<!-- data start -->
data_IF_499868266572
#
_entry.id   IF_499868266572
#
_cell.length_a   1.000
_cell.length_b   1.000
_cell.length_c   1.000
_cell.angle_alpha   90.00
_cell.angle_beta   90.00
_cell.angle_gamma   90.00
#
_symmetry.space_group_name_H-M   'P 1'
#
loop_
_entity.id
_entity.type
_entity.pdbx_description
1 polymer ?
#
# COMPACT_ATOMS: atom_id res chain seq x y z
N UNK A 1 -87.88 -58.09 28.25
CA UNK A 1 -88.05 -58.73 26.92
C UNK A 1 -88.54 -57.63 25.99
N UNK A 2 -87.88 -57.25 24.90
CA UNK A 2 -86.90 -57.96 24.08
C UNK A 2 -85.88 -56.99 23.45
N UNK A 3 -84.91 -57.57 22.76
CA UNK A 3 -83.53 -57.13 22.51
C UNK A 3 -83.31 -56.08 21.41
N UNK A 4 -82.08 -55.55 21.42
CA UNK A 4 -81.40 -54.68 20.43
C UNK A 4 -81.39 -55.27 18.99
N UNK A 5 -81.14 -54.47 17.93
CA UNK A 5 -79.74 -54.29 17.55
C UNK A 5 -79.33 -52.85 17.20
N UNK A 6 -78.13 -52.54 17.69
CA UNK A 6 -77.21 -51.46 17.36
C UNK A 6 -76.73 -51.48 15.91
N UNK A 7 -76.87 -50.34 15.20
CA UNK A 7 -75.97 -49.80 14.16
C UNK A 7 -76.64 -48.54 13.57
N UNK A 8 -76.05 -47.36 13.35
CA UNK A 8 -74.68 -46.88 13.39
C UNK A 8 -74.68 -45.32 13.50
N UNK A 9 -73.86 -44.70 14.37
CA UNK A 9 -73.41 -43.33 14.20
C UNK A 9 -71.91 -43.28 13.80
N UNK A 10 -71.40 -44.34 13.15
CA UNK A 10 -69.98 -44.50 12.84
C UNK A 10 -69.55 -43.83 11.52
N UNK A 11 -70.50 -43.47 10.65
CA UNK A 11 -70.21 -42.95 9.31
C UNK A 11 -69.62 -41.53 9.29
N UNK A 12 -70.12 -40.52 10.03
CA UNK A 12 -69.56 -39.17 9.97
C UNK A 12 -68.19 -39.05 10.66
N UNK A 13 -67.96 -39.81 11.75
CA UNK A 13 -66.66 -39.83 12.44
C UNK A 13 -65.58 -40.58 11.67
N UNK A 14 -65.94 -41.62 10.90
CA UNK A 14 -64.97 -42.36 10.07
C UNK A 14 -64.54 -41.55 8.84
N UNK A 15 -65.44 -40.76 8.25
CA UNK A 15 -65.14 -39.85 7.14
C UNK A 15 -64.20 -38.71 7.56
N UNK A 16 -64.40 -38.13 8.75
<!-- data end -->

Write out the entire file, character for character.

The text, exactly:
data_IF_499868266572
#
_entry.id   IF_499868266572
#
_cell.length_a   1.000
_cell.length_b   1.000
_cell.length_c   1.000
_cell.angle_alpha   90.00
_cell.angle_beta   90.00
_cell.angle_gamma   90.00
#
_symmetry.space_group_name_H-M   'P 1'
#
loop_
_entity.id
_entity.type
_entity.pdbx_description
1 polymer ?
#
# COMPACT_ATOMS: atom_id res chain seq x y z
N UNK A 1 -87.88 -58.09 28.25
CA UNK A 1 -88.05 -58.73 26.92
C UNK A 1 -88.54 -57.63 25.99
N UNK A 2 -87.88 -57.25 24.90
CA UNK A 2 -86.90 -57.96 24.08
C UNK A 2 -85.88 -56.99 23.45
N UNK A 3 -84.91 -57.57 22.76
CA UNK A 3 -83.53 -57.13 22.51
C UNK A 3 -83.31 -56.08 21.41
N UNK A 4 -82.08 -55.55 21.42
CA UNK A 4 -81.40 -54.68 20.43
C UNK A 4 -81.39 -55.27 18.99
N UNK A 5 -81.14 -54.47 17.93
CA UNK A 5 -79.74 -54.29 17.55
C UNK A 5 -79.33 -52.85 17.20
N UNK A 6 -78.13 -52.54 17.69
CA UNK A 6 -77.21 -51.46 17.36
C UNK A 6 -76.73 -51.48 15.91
N UNK A 7 -76.87 -50.34 15.20
CA UNK A 7 -75.97 -49.80 14.16
C UNK A 7 -76.64 -48.54 13.57
N UNK A 8 -76.05 -47.36 13.35
CA UNK A 8 -74.68 -46.88 13.39
C UNK A 8 -74.68 -45.32 13.50
N UNK A 9 -73.86 -44.70 14.37
CA UNK A 9 -73.41 -43.33 14.20
C UNK A 9 -71.91 -43.28 13.80
N UNK A 10 -71.40 -44.34 13.15
CA UNK A 10 -69.98 -44.50 12.84
C UNK A 10 -69.55 -43.83 11.52
N UNK A 11 -70.50 -43.47 10.65
CA UNK A 11 -70.21 -42.95 9.31
C UNK A 11 -69.62 -41.53 9.29
N UNK A 12 -70.12 -40.52 10.03
CA UNK A 12 -69.56 -39.17 9.97
C UNK A 12 -68.19 -39.05 10.66
N UNK A 13 -67.96 -39.81 11.75
CA UNK A 13 -66.66 -39.83 12.44
C UNK A 13 -65.58 -40.58 11.67
N UNK A 14 -65.94 -41.62 10.90
CA UNK A 14 -64.97 -42.36 10.07
C UNK A 14 -64.54 -41.55 8.84
N UNK A 15 -65.44 -40.76 8.25
CA UNK A 15 -65.14 -39.85 7.14
C UNK A 15 -64.20 -38.71 7.56
N UNK A 16 -64.40 -38.13 8.75